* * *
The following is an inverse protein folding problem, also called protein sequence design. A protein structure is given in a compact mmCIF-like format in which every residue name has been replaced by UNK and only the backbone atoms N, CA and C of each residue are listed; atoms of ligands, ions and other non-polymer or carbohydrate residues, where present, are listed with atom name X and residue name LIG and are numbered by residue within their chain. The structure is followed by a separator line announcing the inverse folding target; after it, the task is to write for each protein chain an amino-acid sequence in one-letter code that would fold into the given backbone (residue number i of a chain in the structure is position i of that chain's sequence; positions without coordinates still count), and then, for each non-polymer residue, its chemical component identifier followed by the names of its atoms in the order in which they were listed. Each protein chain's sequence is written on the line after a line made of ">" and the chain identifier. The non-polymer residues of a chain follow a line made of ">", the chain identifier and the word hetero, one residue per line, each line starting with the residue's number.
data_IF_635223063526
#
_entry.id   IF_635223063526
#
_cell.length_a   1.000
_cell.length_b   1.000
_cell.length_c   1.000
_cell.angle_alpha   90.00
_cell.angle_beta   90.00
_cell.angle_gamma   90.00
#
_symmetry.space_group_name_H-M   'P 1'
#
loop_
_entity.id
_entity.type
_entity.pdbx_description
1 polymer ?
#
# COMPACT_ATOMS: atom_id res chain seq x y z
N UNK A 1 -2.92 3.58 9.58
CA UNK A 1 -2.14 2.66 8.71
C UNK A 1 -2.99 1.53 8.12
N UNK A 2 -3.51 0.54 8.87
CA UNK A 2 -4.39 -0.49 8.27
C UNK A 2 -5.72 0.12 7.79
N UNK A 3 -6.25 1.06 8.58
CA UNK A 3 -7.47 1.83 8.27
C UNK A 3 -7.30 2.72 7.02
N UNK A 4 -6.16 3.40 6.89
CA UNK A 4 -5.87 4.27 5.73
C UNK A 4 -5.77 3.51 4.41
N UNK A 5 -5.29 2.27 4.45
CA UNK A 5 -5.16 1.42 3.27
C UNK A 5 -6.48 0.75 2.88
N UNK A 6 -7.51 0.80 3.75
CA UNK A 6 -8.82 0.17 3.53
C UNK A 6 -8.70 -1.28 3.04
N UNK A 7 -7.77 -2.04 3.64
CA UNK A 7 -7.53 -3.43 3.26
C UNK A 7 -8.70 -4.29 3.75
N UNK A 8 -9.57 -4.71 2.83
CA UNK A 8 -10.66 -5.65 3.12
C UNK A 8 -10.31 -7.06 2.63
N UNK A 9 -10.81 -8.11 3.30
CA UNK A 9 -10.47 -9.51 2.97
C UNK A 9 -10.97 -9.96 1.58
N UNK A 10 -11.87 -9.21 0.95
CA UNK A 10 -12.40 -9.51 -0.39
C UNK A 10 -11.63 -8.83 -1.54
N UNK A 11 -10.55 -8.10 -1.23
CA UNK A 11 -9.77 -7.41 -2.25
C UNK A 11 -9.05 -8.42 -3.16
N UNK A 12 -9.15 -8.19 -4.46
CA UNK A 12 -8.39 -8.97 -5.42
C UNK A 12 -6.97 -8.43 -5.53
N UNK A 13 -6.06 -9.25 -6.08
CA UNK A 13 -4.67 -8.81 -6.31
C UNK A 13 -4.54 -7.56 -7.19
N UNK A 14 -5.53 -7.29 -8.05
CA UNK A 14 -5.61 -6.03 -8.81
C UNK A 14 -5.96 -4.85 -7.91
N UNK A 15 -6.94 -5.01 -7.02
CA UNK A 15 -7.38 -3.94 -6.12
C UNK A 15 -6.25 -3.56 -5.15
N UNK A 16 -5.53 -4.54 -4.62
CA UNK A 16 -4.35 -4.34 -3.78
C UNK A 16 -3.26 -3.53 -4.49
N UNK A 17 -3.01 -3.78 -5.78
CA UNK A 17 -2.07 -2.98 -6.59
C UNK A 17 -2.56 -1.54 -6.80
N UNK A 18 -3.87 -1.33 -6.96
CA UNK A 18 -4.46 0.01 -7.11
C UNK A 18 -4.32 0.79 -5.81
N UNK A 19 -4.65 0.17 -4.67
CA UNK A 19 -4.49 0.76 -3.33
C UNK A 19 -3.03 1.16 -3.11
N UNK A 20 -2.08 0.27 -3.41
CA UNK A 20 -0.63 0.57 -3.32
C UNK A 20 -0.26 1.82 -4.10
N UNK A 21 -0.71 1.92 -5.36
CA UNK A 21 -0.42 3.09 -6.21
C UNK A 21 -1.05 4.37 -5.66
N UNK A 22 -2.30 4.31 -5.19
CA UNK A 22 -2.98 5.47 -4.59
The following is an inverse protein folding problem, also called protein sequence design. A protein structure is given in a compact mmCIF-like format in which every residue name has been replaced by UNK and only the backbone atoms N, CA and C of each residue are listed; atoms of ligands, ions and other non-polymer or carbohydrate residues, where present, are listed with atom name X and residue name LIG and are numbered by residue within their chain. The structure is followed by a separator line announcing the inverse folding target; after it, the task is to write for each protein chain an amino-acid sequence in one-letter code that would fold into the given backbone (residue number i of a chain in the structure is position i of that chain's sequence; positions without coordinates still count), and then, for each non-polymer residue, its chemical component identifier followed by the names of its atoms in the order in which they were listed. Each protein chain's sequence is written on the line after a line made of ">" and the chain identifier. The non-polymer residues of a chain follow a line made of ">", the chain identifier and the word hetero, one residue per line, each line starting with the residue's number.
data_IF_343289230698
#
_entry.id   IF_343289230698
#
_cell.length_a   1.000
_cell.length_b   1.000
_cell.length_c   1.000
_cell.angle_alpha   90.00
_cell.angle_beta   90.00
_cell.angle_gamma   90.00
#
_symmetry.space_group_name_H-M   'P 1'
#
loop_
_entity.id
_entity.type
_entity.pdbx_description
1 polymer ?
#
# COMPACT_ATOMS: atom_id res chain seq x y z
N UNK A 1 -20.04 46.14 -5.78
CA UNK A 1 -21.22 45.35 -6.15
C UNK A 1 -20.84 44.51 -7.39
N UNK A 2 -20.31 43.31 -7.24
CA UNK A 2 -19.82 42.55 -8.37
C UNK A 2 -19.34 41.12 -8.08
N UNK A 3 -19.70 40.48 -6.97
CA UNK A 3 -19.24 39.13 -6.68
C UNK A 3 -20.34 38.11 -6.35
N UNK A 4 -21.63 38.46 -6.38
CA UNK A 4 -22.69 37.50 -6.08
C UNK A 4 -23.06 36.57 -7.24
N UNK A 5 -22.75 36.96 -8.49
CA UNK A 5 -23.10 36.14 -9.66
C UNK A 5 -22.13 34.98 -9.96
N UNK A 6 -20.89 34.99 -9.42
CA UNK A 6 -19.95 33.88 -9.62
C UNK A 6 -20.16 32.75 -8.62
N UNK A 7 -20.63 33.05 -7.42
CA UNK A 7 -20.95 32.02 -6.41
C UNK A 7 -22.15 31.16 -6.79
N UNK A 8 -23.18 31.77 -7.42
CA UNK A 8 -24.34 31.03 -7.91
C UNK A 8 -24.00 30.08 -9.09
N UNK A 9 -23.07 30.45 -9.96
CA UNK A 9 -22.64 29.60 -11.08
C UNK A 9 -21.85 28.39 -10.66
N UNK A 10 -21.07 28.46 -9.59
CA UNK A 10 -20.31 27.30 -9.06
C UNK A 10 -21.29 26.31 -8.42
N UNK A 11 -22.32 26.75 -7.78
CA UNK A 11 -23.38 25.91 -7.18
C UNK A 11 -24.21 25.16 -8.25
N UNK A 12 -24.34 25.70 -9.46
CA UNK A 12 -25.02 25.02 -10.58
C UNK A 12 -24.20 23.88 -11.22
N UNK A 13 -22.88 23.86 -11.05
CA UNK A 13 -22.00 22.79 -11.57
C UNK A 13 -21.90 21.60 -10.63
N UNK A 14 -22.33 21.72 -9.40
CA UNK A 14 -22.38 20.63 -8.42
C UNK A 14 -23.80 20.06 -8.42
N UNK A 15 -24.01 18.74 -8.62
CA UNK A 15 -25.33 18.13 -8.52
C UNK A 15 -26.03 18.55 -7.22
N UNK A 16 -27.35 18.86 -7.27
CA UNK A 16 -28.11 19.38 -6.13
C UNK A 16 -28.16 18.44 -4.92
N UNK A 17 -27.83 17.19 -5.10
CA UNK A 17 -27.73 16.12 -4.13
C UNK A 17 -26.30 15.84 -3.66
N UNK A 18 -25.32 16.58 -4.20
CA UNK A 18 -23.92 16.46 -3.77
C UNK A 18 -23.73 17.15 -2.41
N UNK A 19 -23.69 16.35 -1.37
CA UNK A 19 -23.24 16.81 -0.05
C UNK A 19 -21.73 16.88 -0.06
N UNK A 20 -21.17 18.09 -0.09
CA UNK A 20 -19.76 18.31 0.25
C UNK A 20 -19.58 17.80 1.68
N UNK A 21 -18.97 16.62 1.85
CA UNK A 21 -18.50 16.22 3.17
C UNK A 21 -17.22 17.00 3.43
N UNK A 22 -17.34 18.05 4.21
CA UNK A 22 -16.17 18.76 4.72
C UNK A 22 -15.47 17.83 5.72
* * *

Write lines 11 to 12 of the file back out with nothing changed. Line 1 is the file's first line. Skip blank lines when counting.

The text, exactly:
_cell.angle_gamma   90.00
#